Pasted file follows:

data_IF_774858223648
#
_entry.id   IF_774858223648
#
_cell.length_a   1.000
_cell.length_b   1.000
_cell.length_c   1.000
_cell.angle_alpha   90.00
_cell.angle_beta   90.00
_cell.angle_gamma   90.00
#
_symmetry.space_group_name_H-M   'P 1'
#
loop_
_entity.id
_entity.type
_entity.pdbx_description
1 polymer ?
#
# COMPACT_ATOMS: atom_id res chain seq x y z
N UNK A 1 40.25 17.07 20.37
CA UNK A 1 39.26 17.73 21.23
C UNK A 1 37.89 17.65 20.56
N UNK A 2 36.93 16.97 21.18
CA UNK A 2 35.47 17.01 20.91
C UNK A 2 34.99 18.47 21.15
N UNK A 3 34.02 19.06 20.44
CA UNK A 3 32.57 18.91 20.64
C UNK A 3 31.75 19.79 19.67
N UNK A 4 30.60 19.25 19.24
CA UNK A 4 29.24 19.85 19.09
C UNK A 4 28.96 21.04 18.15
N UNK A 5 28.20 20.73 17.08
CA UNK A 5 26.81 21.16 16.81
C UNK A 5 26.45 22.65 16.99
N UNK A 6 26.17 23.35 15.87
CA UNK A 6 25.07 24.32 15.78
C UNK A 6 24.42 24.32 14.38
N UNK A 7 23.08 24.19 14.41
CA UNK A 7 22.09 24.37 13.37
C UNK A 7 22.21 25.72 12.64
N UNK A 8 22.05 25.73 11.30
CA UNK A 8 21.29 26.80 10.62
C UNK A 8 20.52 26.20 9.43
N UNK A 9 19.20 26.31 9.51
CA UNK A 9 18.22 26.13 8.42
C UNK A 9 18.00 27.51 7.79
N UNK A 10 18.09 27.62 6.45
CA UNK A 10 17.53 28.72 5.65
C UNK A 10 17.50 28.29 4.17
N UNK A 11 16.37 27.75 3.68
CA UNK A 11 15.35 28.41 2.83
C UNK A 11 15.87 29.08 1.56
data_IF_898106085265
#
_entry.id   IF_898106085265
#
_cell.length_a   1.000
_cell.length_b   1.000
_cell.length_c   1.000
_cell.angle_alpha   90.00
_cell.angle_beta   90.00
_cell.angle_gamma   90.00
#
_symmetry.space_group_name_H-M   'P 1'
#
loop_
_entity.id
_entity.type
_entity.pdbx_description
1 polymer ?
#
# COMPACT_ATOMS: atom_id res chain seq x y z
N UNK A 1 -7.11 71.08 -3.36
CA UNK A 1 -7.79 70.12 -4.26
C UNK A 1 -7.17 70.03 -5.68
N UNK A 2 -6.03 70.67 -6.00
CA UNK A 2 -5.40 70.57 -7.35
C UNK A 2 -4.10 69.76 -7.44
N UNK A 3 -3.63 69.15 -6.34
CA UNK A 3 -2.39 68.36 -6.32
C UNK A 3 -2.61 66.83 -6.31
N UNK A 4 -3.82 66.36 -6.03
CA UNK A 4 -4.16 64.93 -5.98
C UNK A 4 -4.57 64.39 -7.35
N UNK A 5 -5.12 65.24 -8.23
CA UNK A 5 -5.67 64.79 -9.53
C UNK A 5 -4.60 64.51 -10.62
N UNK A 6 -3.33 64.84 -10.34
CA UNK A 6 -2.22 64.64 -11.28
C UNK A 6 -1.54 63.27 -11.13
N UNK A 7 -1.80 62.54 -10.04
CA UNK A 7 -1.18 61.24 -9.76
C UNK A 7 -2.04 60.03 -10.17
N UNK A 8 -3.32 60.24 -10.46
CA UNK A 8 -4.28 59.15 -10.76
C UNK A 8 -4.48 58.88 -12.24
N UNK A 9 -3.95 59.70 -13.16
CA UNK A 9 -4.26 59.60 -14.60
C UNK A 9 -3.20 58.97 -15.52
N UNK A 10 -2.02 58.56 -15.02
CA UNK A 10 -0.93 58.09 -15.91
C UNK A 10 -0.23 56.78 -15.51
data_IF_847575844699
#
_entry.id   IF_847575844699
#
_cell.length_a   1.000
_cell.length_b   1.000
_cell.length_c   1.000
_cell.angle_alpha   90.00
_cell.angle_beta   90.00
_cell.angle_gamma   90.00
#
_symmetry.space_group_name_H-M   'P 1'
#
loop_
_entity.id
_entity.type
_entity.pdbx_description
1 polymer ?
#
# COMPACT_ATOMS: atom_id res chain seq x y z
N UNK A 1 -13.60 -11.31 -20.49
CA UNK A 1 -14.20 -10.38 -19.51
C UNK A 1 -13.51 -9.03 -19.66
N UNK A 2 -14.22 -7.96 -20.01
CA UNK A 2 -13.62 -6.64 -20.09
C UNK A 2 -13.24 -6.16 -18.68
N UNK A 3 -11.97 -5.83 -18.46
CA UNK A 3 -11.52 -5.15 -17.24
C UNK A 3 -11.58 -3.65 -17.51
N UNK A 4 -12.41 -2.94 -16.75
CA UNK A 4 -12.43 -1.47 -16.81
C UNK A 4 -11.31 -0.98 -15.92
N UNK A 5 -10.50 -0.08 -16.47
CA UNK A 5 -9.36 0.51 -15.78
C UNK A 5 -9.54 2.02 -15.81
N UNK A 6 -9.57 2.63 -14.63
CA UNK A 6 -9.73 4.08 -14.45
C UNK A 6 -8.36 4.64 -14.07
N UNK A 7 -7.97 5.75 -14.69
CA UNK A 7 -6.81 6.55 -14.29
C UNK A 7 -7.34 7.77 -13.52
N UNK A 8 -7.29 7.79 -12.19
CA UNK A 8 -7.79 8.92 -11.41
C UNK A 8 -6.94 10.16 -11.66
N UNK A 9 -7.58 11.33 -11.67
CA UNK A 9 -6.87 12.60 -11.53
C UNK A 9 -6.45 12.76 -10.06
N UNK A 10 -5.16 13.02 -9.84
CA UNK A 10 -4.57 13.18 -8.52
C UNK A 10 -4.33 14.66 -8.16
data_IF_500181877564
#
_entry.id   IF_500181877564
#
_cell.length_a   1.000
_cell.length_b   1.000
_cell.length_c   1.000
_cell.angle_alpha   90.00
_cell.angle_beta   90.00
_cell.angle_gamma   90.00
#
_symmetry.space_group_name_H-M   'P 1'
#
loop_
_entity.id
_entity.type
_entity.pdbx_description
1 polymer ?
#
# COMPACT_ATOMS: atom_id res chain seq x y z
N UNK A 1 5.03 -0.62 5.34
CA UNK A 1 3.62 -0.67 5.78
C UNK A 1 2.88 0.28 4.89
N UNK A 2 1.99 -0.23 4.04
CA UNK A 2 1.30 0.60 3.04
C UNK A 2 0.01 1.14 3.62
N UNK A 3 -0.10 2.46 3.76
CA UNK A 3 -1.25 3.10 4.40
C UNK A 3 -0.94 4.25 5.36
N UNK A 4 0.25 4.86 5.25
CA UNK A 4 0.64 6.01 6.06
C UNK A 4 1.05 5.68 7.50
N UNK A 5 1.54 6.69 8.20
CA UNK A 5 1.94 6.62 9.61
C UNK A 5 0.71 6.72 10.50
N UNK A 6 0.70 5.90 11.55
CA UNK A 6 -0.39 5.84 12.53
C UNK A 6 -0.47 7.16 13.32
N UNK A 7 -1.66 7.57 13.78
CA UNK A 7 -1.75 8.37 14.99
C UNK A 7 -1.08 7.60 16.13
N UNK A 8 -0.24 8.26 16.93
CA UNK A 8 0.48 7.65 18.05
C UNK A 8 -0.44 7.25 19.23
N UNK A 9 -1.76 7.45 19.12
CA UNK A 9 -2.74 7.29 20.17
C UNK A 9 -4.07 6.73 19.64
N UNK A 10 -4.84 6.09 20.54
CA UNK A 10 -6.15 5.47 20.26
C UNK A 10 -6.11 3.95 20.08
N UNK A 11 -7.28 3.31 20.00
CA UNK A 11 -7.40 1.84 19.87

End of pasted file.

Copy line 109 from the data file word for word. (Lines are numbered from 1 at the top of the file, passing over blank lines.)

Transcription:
_cell.length_b   1.000